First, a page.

It is just after the Midday-prayer in Gaza. My assistant and I have been in Jabalia since early morning four o’clock. Journalist, cameraman and local fixer are with us. They asked to come. They have an armoured car – we have a soft skin UN vehicle. If things go pear shaped we will hide in their car. Tit for tat.
We are here to monitor the fighting that has evolved during the past three weeks. Main battle tanks have gradually advanced through the UN school compounds marking the border to Block 2 in the most overpopulated place on earth.
In the morning we had to evacuate from our observation point on a sixth floor rooftop when the cameraman moved too quickly, was discovered and drew automatic fire from tanks and snipers below. We managed to drag the team to the third floor before heavy machine gun fire smashed into the floors above us. The local fixer was shaking. He has become a burden. He is cracking up. We got filthy from the dust. Close call.
Around midday we circulate the central market in the middle of Jabalia refugee camp on foot. The fighting is taking place 400 meters to our left, down a narrow side street, yet some market stalls are still open and shoppers buy local produce. Thousands of men and boys are drawn towards the fighting. Masked militants move through the crowds. Some are carrying RPGs. Most are equipped with AK-47s. They come from all over the Gaza Strip and chant their slogans to announce their support for the fighting.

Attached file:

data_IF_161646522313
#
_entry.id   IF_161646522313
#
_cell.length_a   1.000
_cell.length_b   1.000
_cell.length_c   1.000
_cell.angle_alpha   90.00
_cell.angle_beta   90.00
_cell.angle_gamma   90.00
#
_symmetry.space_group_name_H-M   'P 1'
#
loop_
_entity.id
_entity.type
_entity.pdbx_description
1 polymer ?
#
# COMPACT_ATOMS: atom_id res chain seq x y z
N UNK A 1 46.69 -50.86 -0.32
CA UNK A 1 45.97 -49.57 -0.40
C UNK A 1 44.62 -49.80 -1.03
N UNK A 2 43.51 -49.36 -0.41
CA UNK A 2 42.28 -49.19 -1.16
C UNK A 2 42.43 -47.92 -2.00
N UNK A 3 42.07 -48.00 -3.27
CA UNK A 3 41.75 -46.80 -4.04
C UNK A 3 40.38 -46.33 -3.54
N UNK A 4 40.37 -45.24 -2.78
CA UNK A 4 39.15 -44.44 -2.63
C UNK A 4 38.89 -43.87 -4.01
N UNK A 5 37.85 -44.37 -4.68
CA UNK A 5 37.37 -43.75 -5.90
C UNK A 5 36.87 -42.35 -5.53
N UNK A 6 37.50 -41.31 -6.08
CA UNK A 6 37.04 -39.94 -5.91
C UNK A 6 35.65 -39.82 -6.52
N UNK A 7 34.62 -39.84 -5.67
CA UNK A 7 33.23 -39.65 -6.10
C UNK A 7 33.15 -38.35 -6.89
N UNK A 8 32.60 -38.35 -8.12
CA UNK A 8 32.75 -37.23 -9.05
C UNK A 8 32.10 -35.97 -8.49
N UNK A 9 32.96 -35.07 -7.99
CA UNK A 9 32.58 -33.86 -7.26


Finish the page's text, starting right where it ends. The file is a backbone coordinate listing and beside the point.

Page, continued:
Above the ordinary sound of single shots and machinegun bursts a sudden massive thump of a huge explosion. Dust and garbage is blown into the market place from the side street. The mumbling of the crowd swells to a roar. A flood of panic stricken men and boys emerge from the street spilling into the market place. The local fixer legs it. He has finally had enough and decides to go home. The cameraman is filming and moving towards the site of the explosion while the crowd is moving towards him. A group of wounded people emerge from the street limping, screaming, bleeding, crying, and crawling. I grab the cameraman’s shoulder. He is totally into it. I look at my assistant. “Time to get out of here,” I shout to him through the noise. He grabs the journalist. We push them through the crowd to our car.